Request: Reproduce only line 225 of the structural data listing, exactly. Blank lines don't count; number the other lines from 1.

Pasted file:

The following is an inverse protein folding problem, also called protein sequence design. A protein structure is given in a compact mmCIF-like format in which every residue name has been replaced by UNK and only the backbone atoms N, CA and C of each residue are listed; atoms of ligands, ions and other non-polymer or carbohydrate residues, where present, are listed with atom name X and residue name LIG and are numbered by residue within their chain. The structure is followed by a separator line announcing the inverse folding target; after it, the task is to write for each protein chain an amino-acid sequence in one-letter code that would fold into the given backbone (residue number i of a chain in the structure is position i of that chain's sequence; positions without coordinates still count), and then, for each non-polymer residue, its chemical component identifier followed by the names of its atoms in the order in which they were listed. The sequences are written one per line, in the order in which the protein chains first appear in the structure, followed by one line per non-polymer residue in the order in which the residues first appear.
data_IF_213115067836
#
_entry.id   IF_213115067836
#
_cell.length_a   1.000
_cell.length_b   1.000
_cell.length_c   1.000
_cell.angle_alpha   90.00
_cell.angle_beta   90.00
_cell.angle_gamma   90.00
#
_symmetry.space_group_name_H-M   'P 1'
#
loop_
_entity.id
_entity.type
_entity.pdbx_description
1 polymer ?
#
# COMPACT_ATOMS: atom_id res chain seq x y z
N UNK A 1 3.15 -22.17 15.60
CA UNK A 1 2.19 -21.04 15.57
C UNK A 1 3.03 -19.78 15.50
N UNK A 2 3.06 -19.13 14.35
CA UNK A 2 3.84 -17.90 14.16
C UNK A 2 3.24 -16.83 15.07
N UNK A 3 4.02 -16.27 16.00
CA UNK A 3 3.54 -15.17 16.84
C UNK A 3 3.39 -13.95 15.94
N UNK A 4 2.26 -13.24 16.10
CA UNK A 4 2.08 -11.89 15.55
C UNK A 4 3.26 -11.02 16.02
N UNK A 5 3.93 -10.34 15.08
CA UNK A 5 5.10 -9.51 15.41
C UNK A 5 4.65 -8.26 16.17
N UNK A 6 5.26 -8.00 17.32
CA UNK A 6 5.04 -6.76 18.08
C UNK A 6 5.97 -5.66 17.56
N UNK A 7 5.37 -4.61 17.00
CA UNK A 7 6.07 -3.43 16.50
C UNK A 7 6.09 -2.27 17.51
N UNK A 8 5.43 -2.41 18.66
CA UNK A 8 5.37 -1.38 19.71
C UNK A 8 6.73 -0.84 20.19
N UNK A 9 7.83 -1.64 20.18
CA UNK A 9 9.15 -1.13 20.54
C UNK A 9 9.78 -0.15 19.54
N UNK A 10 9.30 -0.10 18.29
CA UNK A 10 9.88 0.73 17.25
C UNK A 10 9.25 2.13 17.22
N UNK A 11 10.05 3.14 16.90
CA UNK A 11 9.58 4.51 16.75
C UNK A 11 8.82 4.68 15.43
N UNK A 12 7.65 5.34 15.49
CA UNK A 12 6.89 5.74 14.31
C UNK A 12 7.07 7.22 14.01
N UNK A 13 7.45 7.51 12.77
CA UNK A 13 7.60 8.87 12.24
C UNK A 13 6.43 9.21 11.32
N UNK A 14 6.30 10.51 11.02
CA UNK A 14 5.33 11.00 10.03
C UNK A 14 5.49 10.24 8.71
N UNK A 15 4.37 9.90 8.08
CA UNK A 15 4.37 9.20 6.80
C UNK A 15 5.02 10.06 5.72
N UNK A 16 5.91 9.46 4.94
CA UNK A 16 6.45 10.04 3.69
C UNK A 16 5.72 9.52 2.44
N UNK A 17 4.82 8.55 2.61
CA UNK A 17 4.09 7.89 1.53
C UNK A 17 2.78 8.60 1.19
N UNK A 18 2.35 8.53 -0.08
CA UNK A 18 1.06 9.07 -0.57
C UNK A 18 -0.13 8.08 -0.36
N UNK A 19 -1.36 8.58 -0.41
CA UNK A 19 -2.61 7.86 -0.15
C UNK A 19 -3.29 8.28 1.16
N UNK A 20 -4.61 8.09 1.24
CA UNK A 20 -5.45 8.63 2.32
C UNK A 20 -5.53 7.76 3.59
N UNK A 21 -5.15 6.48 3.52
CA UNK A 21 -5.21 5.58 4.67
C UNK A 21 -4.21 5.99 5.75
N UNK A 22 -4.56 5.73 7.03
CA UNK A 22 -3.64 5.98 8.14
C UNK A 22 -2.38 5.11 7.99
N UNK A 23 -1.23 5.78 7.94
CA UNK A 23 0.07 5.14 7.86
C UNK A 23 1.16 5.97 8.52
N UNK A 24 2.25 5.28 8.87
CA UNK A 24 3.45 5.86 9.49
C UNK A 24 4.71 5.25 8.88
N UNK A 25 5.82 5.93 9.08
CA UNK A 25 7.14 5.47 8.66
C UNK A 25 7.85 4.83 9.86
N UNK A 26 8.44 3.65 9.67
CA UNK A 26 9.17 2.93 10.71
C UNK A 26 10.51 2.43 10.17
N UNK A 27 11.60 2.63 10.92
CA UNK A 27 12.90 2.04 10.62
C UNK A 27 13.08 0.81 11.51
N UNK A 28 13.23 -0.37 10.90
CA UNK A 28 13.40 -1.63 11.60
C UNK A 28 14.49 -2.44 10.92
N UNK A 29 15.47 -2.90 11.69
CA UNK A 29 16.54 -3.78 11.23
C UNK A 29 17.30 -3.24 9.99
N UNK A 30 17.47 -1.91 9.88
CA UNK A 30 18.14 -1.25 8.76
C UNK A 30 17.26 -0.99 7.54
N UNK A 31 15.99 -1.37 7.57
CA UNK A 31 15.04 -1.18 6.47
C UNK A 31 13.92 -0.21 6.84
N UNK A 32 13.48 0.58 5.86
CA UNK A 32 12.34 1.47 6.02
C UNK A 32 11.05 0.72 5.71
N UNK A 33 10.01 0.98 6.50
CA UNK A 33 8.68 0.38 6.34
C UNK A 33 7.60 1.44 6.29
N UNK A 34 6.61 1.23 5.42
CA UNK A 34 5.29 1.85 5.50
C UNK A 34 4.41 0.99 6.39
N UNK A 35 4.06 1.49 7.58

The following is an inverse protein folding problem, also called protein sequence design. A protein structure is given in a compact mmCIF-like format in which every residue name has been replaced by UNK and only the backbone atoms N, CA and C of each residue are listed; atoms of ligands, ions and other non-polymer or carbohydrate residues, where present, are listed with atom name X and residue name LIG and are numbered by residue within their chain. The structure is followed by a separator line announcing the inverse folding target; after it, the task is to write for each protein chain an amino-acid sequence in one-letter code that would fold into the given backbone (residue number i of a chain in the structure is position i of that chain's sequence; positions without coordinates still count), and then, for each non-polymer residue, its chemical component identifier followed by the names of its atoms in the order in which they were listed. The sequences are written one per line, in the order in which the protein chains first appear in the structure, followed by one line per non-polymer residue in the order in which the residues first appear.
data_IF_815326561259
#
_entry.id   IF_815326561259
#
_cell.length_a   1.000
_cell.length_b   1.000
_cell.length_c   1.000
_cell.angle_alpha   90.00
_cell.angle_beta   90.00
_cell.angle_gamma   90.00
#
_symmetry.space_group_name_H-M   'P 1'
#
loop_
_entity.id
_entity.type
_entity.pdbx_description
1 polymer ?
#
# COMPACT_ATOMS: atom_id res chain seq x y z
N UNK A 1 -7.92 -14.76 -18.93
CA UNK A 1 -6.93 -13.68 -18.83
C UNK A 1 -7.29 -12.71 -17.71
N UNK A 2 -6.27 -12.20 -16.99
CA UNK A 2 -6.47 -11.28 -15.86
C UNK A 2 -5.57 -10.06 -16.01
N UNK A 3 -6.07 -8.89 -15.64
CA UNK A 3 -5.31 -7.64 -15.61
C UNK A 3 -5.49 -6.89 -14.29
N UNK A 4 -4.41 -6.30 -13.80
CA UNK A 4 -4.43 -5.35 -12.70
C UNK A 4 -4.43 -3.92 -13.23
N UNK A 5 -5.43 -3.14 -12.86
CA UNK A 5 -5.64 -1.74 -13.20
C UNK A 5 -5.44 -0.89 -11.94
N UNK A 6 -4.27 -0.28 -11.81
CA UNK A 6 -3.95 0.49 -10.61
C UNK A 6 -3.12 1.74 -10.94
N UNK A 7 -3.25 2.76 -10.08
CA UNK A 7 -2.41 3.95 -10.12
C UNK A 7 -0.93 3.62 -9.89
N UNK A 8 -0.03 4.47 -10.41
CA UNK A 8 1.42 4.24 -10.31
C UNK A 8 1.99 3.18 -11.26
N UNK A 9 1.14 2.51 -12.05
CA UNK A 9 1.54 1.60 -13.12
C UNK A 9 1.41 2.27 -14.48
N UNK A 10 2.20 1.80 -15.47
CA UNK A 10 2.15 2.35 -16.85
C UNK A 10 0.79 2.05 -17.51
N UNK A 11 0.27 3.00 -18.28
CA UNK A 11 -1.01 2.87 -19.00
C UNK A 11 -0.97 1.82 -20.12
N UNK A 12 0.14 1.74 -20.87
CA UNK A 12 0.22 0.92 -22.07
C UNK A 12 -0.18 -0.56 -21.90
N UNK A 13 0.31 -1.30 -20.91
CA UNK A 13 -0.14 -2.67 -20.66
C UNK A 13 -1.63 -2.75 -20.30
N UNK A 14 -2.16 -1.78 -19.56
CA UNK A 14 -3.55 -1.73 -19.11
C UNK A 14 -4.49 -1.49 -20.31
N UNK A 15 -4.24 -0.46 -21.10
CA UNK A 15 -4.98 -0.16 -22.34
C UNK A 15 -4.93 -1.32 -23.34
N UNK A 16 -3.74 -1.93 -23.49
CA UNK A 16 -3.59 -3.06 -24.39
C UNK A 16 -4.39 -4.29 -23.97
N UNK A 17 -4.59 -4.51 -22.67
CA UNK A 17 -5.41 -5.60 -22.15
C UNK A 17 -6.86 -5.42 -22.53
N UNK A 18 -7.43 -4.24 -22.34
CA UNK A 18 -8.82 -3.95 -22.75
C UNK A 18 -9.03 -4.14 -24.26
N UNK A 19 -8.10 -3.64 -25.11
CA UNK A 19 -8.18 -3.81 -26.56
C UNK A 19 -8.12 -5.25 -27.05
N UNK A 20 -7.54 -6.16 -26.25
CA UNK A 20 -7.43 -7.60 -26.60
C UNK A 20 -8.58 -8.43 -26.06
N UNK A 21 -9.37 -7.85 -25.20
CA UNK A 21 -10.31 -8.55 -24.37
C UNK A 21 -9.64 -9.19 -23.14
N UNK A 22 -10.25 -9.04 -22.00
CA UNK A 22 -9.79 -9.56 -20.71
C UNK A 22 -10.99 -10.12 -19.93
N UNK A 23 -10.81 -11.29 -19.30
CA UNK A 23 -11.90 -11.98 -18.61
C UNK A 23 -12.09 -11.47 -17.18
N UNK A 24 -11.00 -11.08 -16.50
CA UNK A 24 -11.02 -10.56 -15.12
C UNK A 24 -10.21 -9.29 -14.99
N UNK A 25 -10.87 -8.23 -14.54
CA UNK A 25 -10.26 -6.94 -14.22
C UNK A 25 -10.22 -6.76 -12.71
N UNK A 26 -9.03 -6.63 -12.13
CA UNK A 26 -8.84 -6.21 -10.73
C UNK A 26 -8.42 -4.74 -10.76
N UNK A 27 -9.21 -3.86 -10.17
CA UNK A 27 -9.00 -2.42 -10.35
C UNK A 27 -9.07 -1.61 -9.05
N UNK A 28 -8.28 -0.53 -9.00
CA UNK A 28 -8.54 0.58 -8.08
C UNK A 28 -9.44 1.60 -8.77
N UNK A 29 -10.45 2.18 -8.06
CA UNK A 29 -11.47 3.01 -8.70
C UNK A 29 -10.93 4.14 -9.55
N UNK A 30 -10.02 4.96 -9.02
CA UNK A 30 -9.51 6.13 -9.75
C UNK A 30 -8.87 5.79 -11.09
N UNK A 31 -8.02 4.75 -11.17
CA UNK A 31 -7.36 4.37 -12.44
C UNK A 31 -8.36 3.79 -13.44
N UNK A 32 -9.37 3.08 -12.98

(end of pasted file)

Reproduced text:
CA UNK A 27 -9.00 -2.42 -10.35